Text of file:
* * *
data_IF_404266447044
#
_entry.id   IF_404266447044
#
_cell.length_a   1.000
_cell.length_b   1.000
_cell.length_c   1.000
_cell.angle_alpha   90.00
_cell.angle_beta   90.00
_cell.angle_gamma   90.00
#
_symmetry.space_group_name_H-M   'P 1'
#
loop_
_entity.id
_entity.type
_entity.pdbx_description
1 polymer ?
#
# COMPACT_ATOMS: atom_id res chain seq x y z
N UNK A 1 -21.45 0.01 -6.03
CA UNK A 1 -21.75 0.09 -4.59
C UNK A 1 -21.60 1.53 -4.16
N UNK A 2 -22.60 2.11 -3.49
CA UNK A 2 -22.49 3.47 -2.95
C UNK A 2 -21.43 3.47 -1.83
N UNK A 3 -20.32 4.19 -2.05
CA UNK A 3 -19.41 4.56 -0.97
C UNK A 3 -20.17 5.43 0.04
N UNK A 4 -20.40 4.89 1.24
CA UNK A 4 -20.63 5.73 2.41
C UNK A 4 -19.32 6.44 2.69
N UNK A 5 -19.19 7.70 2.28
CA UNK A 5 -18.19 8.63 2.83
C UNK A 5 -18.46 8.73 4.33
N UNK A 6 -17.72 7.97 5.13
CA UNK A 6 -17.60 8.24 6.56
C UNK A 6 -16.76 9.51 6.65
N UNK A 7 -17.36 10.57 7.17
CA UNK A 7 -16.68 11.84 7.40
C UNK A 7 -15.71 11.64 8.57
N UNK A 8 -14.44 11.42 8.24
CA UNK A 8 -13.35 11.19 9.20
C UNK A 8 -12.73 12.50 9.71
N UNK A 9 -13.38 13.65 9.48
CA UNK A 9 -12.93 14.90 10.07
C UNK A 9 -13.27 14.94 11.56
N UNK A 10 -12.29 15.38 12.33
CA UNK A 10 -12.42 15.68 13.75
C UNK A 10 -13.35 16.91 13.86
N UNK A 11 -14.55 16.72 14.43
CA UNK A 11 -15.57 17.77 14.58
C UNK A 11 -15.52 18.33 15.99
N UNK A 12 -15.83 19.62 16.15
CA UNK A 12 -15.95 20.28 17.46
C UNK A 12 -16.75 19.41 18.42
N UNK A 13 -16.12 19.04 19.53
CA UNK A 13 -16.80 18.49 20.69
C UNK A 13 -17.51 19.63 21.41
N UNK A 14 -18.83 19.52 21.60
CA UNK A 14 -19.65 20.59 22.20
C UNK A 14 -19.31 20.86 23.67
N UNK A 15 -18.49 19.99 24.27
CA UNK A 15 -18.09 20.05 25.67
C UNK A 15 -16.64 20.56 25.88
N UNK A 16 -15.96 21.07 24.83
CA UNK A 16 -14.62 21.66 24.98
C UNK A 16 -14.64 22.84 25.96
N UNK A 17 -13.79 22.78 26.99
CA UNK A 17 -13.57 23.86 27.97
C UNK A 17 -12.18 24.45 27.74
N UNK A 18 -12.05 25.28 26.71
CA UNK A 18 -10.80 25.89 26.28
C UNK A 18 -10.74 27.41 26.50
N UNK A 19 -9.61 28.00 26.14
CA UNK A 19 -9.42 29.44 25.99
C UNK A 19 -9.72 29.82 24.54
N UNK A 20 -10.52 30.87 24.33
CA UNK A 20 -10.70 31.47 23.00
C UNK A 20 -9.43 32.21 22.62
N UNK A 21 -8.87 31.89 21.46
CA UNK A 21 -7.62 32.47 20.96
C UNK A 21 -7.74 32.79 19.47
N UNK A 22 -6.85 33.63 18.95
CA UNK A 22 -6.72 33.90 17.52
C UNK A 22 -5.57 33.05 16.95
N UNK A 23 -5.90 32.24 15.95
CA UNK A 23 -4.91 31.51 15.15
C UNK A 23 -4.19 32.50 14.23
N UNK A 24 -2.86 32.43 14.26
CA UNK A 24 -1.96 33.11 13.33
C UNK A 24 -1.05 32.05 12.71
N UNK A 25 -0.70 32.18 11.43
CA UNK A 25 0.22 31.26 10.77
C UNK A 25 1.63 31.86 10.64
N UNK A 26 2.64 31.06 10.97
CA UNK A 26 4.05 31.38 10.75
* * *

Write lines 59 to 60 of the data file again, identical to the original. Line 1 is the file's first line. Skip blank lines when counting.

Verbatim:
C UNK A 13 -17.51 19.63 21.41
N UNK A 14 -18.83 19.52 21.60